How Long Do Pencil Marks Last? (It’s Longer Than You Think)

If you’re creating a work of art – poem, drawing, diary, you name it – chances are, you want it to last as long as possible. In most cases, as long as you take care of something, it will remain in good condition. 

You might be thinking, how long do pencil marks last? How can I keep my pencil drawings safe and long-lasting?

Pencil markings will last incredibly long as long as they’re kept protected from smudging, spilling, and light. In the right conditions, pencil writing can last 100 years or more. 

In this article, we will tell you why pencil marks last so long and give you the scoop on how to make yours as permanent as possible!

How Long Do Pencil Drawings Last? 

Why do I keep buying notebooks?

Graphite has a false reputation for not being very long-lasting. This might be because it’s more “natural,” and so we assume pens would last longer. On the contrary, graphite endures the tests of time.

As long as you store your work safely and securely, you don’t have to worry about them fading within your lifetime. Let’s talk about the contributing factors to a pencil drawing’s lifespan.

What is Lightfastness? 

Lightfastness is a term that refers to how fast or slow a material fades when exposed to light. Certain mediums are more lightfast than others and require more thorough protection. Graphite, which pencil lead is primarily made of, has a high lightfast rating. In other words, you do not have to worry about graphite fading from light exposure. 

If you have ever been to an archive, you will have noticed that certain important documents are kept in dark rooms with only special lights. Flash photography is strictly prohibited. This is because these documents need to survive for centuries on, and the smallest light exposure adds up over hundreds of years.

On the contrary, pen ink is not lightfast at all. The oils in ink don’t hold up when exposed to sunlight for long periods of time. So if your concern is light exposure, pencils are your best bet. If you’re more worried about smudging, perhaps you’d choose a pen

How to Protect Pencil Drawings

You may not have to worry about the light ruining your pencil drawings, but smudging is a whole different animal. Smudging occurs when there is friction and rubbing on the pencil marks. This causes them to smear and fade. 

Make sure to store your drawings somewhere where they are protected from weather, light, water, and constant friction. I have a few of my great-grandmother’s books on my bookshelf with her handwriting on the front cover as clear as day.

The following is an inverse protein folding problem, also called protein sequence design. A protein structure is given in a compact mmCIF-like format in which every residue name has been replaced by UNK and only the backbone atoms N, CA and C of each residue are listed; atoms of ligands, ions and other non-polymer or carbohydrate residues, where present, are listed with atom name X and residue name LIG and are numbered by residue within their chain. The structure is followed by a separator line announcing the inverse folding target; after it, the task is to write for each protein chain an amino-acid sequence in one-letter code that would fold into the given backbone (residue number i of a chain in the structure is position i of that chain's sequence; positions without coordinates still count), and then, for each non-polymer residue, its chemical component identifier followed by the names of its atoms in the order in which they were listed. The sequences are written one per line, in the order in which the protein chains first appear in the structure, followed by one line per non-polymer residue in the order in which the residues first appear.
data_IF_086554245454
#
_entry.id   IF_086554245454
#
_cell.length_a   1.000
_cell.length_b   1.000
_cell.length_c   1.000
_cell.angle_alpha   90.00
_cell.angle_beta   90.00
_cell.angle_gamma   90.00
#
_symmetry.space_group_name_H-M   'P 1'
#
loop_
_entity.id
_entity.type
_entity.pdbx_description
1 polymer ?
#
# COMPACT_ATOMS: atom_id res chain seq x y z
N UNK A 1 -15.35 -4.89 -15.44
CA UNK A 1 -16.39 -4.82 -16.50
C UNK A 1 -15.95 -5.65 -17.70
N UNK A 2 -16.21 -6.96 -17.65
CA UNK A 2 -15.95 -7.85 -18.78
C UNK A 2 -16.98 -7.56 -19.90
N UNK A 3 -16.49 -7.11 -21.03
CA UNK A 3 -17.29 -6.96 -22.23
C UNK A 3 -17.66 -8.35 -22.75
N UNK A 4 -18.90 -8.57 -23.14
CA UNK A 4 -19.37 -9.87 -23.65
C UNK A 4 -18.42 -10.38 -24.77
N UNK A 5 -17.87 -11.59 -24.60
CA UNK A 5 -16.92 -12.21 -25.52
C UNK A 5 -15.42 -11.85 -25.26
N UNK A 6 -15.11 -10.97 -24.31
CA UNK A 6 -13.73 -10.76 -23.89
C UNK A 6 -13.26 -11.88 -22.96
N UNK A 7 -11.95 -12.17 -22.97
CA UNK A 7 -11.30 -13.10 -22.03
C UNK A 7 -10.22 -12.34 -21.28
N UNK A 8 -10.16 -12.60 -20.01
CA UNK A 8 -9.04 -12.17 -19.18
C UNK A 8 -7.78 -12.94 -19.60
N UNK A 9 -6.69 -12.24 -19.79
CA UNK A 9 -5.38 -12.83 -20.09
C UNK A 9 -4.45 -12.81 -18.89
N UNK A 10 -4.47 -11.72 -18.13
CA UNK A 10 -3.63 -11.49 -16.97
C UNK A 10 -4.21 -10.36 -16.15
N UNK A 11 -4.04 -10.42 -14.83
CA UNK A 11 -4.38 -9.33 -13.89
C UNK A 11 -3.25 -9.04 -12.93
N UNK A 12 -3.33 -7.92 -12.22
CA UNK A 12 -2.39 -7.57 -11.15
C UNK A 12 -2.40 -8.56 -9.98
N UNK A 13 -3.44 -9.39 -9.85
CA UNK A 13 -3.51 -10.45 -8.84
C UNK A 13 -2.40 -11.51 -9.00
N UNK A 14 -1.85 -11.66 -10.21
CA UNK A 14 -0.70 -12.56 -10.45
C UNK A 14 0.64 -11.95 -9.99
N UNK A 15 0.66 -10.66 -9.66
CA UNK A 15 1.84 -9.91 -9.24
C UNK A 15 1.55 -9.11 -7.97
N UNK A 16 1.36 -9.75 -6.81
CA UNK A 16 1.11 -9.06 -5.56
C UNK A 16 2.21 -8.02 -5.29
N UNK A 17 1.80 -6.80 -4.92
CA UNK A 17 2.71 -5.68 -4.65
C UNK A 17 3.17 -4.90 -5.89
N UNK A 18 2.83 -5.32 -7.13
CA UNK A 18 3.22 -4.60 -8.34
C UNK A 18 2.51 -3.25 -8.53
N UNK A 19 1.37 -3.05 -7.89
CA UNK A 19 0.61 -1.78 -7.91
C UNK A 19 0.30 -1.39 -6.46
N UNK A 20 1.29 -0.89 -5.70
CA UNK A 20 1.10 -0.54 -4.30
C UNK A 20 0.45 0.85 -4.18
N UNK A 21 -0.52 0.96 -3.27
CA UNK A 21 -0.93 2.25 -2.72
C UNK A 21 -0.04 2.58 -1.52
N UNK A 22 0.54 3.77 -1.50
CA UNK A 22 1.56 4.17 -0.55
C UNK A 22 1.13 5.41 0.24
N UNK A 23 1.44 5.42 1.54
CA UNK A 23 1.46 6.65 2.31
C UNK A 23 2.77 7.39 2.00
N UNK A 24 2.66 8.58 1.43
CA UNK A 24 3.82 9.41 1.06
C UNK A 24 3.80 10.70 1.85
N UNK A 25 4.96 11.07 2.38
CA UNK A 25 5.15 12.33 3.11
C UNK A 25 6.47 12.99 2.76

The pencil marks are as clear as ever because they’ve been safely stored inside the book, on a shelf, not facing much wear and tear. 

  • Fixative spray

You can use a fixative spray to seal your pencil drawings. This protects them from anything that would touch the surface, kind of like the weatherproof spray they make for suede shoes. 

  • Parchment Paper

Parchment paper or wax paper function as excellent barriers to protect pencil marks from smudging. 

  • Interleaving Paper

Interleaving paper is another great option to protect your graphite artwork. Even better are page protectors that you slip paper in to protect it from spills and smears!

What Pencil is Best for Sketching?

There are actually a ton of types of pencils that each have their pros and cons. The type you choose depends on your sketching goals and how dark or smudged you want the drawing. 

In general, B pencils are the best for drawing and sketching. B stands for blackness, or blackness of the pencil. They have a higher ratio of graphite to clay and thus, leave darker traces on the paper. Because of this, they smudge more easily than other pencil types. 

H pencils are best for writing fine lines or detailed sketches that you don’t want to smudge. H stands for hardness, and these pencils have a higher ratio of clay to graphite which makes them more sturdy. H pencils leave indents on the page, so even if you manage to erase them, there will likely be a mark left after. 


As we can see, pencil marks can last for a long time, barring any excessive wear and tear. Graphite by nature is extremely lightfast, meaning it does not fade when exposed to light. That being said, graphite does rub away when touched, so you must protect your art with fixative spray, wax paper, or interleaving paper.

Pencils come in a wide variety of options, from the harder H pencils to the softer, bolder B pencils. B pencils are suitable for drawing and sketching because of their erasability and ability to be easily smudged (for blending on purpose, that is). H pencils are hard and much lighter in color. They are not recommended for sketching.

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